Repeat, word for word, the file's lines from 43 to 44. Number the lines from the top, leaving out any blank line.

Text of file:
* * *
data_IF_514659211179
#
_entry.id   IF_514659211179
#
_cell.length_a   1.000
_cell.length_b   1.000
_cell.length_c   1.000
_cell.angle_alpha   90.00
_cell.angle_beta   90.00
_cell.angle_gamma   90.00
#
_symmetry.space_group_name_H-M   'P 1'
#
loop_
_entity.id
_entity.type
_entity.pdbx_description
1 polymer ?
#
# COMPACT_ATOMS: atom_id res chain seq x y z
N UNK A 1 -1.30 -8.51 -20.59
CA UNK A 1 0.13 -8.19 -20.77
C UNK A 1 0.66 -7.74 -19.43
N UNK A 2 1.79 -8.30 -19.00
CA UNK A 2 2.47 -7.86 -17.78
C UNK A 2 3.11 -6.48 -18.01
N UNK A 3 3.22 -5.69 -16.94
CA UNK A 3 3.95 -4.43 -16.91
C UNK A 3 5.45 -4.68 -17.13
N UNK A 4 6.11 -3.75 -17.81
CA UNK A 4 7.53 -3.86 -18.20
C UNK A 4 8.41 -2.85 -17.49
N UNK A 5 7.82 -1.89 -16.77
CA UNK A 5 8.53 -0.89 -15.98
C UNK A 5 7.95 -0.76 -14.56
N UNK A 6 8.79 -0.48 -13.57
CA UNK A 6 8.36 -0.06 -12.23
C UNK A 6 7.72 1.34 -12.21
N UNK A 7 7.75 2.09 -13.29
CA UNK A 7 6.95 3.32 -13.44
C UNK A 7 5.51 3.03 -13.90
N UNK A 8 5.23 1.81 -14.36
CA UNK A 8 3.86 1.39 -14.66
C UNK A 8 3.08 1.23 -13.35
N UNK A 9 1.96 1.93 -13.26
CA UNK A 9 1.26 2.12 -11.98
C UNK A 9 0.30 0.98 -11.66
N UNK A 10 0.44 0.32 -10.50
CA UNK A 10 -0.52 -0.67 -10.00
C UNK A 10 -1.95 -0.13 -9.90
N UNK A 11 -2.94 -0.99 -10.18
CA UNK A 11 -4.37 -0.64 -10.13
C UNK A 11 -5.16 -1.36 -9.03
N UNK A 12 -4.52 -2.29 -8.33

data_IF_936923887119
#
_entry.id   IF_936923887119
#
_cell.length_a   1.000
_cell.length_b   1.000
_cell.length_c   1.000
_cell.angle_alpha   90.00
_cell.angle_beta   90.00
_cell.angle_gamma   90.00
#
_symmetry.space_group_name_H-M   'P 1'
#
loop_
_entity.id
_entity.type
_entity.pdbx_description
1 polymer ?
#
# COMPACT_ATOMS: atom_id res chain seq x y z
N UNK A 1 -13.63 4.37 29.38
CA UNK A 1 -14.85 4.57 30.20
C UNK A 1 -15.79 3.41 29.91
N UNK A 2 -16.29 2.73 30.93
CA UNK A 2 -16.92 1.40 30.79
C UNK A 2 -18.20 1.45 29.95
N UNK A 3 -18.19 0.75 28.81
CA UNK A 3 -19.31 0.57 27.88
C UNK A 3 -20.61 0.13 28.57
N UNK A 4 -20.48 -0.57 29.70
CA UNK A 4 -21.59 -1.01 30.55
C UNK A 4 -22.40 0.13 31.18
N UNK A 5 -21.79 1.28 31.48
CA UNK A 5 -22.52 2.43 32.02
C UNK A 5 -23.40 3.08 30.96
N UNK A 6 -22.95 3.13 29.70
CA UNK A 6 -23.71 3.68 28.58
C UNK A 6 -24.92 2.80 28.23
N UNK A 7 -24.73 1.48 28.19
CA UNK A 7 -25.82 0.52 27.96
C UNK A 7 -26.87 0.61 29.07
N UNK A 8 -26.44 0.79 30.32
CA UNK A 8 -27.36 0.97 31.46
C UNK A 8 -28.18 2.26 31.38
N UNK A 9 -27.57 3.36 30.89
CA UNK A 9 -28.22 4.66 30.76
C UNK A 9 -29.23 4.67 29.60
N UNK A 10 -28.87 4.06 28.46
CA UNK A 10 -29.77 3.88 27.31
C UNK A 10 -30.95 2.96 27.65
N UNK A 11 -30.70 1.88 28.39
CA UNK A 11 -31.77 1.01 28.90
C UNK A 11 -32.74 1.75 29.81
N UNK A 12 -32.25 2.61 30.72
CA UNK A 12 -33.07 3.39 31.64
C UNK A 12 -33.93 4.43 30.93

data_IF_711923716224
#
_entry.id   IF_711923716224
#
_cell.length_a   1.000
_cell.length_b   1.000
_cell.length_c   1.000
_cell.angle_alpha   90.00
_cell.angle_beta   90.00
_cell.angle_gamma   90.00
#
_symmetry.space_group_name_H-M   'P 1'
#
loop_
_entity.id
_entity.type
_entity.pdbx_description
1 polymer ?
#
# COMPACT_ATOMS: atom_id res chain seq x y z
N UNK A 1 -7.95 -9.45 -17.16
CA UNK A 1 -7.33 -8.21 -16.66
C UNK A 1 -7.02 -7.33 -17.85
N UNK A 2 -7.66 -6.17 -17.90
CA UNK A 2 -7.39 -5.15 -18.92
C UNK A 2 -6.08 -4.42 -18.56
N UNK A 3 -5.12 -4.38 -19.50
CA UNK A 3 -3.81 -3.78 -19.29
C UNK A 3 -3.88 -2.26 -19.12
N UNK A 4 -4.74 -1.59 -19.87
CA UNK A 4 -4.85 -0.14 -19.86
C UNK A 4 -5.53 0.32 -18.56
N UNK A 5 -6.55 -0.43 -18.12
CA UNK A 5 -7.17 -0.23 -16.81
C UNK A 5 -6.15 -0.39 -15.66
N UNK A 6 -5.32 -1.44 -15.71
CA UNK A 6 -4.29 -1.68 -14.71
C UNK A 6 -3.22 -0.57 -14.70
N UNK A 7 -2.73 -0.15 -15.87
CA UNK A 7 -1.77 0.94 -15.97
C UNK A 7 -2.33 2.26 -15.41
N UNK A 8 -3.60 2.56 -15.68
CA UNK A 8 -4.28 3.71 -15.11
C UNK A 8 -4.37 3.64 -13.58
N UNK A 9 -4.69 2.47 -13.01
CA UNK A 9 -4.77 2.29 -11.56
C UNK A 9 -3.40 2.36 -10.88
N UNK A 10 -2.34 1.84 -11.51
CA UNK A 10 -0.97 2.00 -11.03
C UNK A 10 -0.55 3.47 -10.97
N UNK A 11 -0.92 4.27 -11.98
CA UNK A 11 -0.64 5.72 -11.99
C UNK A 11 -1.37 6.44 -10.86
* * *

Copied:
CA UNK A 8 3.86 1.39 -14.66
C UNK A 8 3.08 1.23 -13.35